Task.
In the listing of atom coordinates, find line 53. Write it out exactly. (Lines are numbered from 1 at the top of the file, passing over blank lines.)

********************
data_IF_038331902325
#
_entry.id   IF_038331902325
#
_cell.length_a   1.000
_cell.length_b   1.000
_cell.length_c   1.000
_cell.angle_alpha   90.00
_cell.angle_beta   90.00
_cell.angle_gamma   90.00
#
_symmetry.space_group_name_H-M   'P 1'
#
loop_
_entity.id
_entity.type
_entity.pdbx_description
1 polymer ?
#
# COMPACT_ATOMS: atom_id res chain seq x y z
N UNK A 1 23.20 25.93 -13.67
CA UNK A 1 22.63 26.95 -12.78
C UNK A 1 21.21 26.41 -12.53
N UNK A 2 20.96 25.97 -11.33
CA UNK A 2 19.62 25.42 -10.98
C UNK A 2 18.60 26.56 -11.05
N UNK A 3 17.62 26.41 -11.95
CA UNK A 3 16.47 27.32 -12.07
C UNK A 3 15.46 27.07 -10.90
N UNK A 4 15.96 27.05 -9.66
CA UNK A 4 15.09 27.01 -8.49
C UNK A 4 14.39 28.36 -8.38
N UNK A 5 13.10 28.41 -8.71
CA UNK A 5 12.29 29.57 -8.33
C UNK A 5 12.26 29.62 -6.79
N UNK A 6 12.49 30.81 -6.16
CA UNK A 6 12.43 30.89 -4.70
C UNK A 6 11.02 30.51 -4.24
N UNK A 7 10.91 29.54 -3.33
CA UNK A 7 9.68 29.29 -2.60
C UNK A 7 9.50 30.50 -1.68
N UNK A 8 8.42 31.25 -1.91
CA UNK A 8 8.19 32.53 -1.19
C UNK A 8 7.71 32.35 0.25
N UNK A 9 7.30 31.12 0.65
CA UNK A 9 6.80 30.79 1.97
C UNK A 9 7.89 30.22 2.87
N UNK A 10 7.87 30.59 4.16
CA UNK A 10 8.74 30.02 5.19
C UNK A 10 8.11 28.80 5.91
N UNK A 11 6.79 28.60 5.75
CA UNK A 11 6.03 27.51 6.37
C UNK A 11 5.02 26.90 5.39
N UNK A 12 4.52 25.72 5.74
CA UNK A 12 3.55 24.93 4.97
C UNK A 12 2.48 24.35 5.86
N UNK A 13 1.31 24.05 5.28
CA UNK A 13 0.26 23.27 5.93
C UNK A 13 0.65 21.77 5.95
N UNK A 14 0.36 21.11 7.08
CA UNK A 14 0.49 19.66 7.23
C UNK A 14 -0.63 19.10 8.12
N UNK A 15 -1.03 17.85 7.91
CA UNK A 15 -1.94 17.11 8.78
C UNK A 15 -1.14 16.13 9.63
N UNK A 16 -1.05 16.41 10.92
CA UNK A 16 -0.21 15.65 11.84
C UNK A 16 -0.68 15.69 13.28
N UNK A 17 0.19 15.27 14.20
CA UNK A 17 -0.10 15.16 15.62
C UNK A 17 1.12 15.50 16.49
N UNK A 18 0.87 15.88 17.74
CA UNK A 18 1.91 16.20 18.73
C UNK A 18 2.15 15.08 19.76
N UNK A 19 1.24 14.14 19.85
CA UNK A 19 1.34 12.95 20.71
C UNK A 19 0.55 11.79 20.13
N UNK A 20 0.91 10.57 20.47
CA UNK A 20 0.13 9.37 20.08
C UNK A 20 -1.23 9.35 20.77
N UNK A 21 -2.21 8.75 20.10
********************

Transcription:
C UNK A 11 5.02 26.90 5.39